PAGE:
This study is important on several fronts. Firstly, it demonstrates why it’s so imperative to keep addicts comfortable during treatment. Teens who enter these programs do so of their own free will, and they can leave at any time. If they are uncomfortable, edgy and unable to relax, they’re less likely to stay. By contrast, if their withdrawal symptoms are controlled, they can focus on their recovery and they’re more likely to complete the program. Secondly, these medications must often be given for a long time in order for the addict to truly recover. The damage doesn’t abate quickly.
Buprenorphine has been proven effective at keeping withdrawal symptoms from opiates at a low level, encouraging the addicts to stay in therapy. A study published in the journal Archives of General Psychiatry demonstrates this fact. When teen addicts were given a medication known as clonidine, only 39 percent stayed in the program. By contrast, when teen addicts were given buprenorphine, 72 percent stayed in the program. This drug seems to have a real effect on teen addicts.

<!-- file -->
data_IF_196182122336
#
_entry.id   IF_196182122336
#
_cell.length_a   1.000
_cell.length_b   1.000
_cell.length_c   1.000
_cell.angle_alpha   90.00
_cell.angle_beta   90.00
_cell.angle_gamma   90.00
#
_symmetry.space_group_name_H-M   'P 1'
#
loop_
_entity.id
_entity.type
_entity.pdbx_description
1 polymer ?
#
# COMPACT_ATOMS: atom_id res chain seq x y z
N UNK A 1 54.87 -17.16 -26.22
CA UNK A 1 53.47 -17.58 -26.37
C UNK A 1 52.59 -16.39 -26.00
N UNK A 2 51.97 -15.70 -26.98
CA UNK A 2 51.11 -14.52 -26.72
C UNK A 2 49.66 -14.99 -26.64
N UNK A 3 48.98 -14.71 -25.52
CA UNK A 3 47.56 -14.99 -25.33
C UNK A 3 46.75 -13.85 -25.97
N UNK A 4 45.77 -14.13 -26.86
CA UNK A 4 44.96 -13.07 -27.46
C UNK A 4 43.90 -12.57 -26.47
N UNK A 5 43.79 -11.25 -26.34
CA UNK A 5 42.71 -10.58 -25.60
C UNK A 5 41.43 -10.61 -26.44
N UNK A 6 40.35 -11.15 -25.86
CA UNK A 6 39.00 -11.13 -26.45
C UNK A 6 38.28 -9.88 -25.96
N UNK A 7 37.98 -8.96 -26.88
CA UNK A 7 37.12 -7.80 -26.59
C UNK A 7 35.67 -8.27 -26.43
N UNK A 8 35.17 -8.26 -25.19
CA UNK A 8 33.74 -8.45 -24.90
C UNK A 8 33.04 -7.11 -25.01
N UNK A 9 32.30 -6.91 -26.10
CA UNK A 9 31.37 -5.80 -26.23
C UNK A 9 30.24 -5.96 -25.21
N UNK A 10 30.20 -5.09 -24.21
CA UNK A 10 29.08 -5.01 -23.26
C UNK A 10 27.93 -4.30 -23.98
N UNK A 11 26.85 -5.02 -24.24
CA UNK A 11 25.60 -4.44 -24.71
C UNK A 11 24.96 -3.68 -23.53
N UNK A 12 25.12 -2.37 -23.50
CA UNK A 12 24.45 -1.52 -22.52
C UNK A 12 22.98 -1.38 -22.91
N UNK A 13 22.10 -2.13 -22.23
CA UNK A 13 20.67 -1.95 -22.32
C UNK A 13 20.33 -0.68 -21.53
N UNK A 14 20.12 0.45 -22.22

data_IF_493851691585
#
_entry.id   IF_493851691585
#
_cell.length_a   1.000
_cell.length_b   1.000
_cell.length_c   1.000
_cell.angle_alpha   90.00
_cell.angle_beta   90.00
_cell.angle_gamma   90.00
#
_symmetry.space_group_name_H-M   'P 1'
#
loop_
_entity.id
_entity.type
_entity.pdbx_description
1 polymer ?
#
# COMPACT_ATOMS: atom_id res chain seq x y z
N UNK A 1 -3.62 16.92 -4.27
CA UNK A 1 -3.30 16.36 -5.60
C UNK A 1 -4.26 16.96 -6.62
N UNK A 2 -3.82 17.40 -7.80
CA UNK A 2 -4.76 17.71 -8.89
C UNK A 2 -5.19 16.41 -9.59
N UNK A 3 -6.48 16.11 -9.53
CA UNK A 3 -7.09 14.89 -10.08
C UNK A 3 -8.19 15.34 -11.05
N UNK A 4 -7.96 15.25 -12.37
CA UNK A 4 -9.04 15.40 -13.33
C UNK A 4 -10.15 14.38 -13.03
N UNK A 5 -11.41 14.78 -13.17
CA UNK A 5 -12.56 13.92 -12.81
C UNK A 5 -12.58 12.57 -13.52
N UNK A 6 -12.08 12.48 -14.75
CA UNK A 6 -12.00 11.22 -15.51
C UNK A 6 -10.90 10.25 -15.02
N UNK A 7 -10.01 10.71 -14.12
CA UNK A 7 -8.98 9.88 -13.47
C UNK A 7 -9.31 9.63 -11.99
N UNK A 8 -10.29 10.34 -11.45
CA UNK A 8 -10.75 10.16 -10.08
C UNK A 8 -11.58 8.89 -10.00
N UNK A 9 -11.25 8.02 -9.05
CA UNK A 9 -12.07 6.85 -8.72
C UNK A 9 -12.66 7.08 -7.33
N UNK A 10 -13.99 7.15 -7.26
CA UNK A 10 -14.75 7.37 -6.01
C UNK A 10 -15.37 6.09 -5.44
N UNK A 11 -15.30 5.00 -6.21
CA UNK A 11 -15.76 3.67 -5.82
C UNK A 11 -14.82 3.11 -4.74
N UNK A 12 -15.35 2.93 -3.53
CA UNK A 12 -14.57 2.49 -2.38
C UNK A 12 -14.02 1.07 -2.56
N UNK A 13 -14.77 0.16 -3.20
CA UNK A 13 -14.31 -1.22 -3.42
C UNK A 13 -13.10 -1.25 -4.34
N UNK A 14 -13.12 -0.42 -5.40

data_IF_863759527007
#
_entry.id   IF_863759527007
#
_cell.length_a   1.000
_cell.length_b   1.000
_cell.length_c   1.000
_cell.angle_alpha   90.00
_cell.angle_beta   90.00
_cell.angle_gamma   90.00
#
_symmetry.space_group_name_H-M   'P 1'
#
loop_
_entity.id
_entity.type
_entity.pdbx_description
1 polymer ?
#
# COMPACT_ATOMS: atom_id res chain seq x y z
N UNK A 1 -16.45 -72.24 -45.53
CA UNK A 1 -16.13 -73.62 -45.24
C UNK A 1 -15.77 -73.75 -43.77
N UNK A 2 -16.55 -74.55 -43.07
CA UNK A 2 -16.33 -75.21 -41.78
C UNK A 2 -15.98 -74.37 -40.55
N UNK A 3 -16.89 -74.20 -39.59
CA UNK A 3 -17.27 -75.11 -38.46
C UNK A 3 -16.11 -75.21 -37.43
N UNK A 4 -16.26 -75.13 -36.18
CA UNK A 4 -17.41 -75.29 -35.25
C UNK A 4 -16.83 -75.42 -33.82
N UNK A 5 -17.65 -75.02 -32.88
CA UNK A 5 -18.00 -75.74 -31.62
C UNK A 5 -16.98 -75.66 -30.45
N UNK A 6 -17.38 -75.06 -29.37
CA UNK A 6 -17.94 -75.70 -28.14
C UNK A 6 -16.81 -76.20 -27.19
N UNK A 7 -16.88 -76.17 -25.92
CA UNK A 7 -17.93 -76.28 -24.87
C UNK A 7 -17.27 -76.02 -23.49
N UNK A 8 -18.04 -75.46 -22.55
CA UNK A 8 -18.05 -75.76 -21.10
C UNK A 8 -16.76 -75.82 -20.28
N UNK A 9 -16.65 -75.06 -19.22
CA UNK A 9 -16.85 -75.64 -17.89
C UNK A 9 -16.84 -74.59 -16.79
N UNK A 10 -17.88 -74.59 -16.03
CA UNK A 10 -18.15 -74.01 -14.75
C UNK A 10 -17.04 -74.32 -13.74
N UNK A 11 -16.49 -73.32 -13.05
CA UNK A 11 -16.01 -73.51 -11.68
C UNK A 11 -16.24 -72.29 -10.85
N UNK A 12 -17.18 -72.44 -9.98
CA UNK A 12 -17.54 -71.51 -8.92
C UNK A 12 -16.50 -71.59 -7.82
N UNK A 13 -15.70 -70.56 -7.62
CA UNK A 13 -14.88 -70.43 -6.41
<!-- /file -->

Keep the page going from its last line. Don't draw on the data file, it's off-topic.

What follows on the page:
If a teen is still taking medications during the detoxification program, the teen’s therapist will closely monitor the addict and ensure that the teen isn’t feeling any symptoms of withdrawal. As the teen improves and the other therapies begin to take hold, the therapist and the addict might choose to taper the medications down, until the addict is no longer taking any medications at all. This is a delicate and careful process, done in close consultation between the addict and the therapist.
Vicodin and Dual Diagnosis
Keeping the addict’s mind clear and motivation high means more than just supplying the addict with replacement drugs. Often, teens develop addictions in concert with other mental illness. One study published in the Journal of Substance Abuse Treatment found that 63.7 percent of teens who entered a treatment program for drug use had some other form of mental illness. These illnesses can keep a teen from doing the hard work of recovery, and they can make Vicodin addiction slightly more persistent and harder to treat.